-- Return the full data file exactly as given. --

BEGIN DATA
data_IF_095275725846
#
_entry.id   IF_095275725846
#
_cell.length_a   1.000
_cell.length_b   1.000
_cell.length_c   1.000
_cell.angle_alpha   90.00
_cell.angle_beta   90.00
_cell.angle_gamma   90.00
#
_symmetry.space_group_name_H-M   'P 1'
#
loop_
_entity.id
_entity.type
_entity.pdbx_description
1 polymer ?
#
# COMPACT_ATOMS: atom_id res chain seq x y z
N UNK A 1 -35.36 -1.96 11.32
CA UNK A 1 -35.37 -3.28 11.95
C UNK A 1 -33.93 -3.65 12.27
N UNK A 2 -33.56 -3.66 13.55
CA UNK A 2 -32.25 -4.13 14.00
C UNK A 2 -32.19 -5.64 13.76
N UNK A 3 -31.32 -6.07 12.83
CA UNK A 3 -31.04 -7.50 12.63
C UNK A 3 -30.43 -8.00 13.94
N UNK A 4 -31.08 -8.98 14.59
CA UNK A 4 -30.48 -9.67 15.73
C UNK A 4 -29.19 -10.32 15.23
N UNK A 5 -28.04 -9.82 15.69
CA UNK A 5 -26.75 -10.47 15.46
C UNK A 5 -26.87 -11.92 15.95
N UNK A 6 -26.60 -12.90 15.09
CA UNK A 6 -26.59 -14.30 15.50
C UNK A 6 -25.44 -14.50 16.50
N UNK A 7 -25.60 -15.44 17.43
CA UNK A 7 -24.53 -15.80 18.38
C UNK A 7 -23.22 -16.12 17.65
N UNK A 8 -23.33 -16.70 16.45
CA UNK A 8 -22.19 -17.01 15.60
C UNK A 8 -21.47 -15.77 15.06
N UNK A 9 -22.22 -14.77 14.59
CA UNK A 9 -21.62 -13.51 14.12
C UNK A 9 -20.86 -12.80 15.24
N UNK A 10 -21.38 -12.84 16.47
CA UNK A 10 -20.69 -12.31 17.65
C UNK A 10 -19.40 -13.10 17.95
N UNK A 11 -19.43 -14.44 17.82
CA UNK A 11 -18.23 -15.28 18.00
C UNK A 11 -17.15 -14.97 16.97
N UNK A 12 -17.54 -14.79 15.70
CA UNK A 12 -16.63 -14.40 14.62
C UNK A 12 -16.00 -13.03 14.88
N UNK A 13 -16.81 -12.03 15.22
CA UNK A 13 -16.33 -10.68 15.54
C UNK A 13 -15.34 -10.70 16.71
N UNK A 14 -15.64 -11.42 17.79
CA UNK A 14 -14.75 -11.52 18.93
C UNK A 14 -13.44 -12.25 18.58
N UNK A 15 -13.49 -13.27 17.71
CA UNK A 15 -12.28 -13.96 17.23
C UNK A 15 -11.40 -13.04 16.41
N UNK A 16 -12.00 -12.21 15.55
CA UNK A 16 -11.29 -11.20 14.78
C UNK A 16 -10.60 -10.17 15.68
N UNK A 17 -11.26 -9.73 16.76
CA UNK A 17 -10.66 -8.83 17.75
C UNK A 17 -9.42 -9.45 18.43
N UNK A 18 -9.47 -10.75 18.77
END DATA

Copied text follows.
data_IF_095275725846
#
_entry.id   IF_095275725846
#
_cell.length_a   1.000
_cell.length_b   1.000
_cell.length_c   1.000
_cell.angle_alpha   90.00
_cell.angle_beta   90.00
_cell.angle_gamma   90.00
#
_symmetry.space_group_name_H-M   'P 1'
#
loop_
_entity.id
_entity.type
_entity.pdbx_description
1 polymer ?
#
# COMPACT_ATOMS: atom_id res chain seq x y z
N UNK A 1 -35.36 -1.96 11.32
CA UNK A 1 -35.37 -3.28 11.95
C UNK A 1 -33.93 -3.65 12.27
N UNK A 2 -33.56 -3.66 13.55
CA UNK A 2 -32.25 -4.13 14.00
C UNK A 2 -32.19 -5.64 13.76
N UNK A 3 -31.32 -6.07 12.83
CA UNK A 3 -31.04 -7.50 12.63
C UNK A 3 -30.43 -8.00 13.94
N UNK A 4 -31.08 -8.98 14.59
CA UNK A 4 -30.48 -9.67 15.73
C UNK A 4 -29.19 -10.32 15.23
N UNK A 5 -28.04 -9.82 15.69
CA UNK A 5 -26.75 -10.47 15.46
C UNK A 5 -26.87 -11.92 15.95
N UNK A 6 -26.60 -12.90 15.09
CA UNK A 6 -26.59 -14.30 15.50
C UNK A 6 -25.44 -14.50 16.50
N UNK A 7 -25.60 -15.44 17.43
CA UNK A 7 -24.53 -15.80 18.38
C UNK A 7 -23.22 -16.12 17.65
N UNK A 8 -23.33 -16.70 16.45
CA UNK A 8 -22.19 -17.01 15.60
C UNK A 8 -21.47 -15.77 15.06
N UNK A 9 -22.22 -14.77 14.59
CA UNK A 9 -21.62 -13.51 14.12
C UNK A 9 -20.86 -12.80 15.24
N UNK A 10 -21.38 -12.84 16.47
CA UNK A 10 -20.69 -12.31 17.65
C UNK A 10 -19.40 -13.10 17.95
N UNK A 11 -19.43 -14.44 17.82
CA UNK A 11 -18.23 -15.28 18.00
C UNK A 11 -17.15 -14.97 16.97
N UNK A 12 -17.54 -14.79 15.70
CA UNK A 12 -16.63 -14.40 14.62
C UNK A 12 -16.00 -13.03 14.88
N UNK A 13 -16.81 -12.03 15.22
CA UNK A 13 -16.33 -10.68 15.54
C UNK A 13 -15.34 -10.70 16.71
N UNK A 14 -15.64 -11.42 17.79
CA UNK A 14 -14.75 -11.52 18.93
C UNK A 14 -13.44 -12.25 18.58
N UNK A 15 -13.49 -13.27 17.71
CA UNK A 15 -12.28 -13.96 17.23
C UNK A 15 -11.40 -13.04 16.41
N UNK A 16 -12.00 -12.21 15.55
CA UNK A 16 -11.29 -11.20 14.78
C UNK A 16 -10.60 -10.17 15.68
N UNK A 17 -11.26 -9.73 16.76
CA UNK A 17 -10.66 -8.83 17.75
C UNK A 17 -9.42 -9.45 18.43
N UNK A 18 -9.47 -10.75 18.77